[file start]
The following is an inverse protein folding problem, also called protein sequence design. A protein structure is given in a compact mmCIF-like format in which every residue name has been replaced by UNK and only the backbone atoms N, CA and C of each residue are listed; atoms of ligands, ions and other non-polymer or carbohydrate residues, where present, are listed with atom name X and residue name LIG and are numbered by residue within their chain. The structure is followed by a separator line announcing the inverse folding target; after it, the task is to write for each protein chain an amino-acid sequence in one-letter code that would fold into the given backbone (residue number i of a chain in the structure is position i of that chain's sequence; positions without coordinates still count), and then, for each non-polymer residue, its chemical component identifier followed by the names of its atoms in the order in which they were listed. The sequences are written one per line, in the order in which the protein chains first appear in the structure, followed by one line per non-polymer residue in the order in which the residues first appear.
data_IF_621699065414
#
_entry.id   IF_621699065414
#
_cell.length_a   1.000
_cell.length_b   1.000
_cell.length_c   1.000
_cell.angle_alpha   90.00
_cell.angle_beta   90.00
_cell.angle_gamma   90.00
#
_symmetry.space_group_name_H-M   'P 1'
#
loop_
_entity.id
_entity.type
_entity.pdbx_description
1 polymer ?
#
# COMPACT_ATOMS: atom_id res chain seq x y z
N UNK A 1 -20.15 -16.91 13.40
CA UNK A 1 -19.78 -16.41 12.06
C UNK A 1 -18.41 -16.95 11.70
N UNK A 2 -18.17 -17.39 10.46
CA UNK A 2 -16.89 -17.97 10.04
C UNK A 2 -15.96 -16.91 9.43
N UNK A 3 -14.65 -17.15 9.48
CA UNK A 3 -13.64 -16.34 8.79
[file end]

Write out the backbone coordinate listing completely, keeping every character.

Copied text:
The following is an inverse protein folding problem, also called protein sequence design. A protein structure is given in a compact mmCIF-like format in which every residue name has been replaced by UNK and only the backbone atoms N, CA and C of each residue are listed; atoms of ligands, ions and other non-polymer or carbohydrate residues, where present, are listed with atom name X and residue name LIG and are numbered by residue within their chain. The structure is followed by a separator line announcing the inverse folding target; after it, the task is to write for each protein chain an amino-acid sequence in one-letter code that would fold into the given backbone (residue number i of a chain in the structure is position i of that chain's sequence; positions without coordinates still count), and then, for each non-polymer residue, its chemical component identifier followed by the names of its atoms in the order in which they were listed. The sequences are written one per line, in the order in which the protein chains first appear in the structure, followed by one line per non-polymer residue in the order in which the residues first appear.
data_IF_621699065414
#
_entry.id   IF_621699065414
#
_cell.length_a   1.000
_cell.length_b   1.000
_cell.length_c   1.000
_cell.angle_alpha   90.00
_cell.angle_beta   90.00
_cell.angle_gamma   90.00
#
_symmetry.space_group_name_H-M   'P 1'
#
loop_
_entity.id
_entity.type
_entity.pdbx_description
1 polymer ?
#
# COMPACT_ATOMS: atom_id res chain seq x y z
N UNK A 1 -20.15 -16.91 13.40
CA UNK A 1 -19.78 -16.41 12.06
C UNK A 1 -18.41 -16.95 11.70
N UNK A 2 -18.17 -17.39 10.46
CA UNK A 2 -16.89 -17.97 10.04
C UNK A 2 -15.96 -16.91 9.43
N UNK A 3 -14.65 -17.15 9.48
CA UNK A 3 -13.64 -16.34 8.79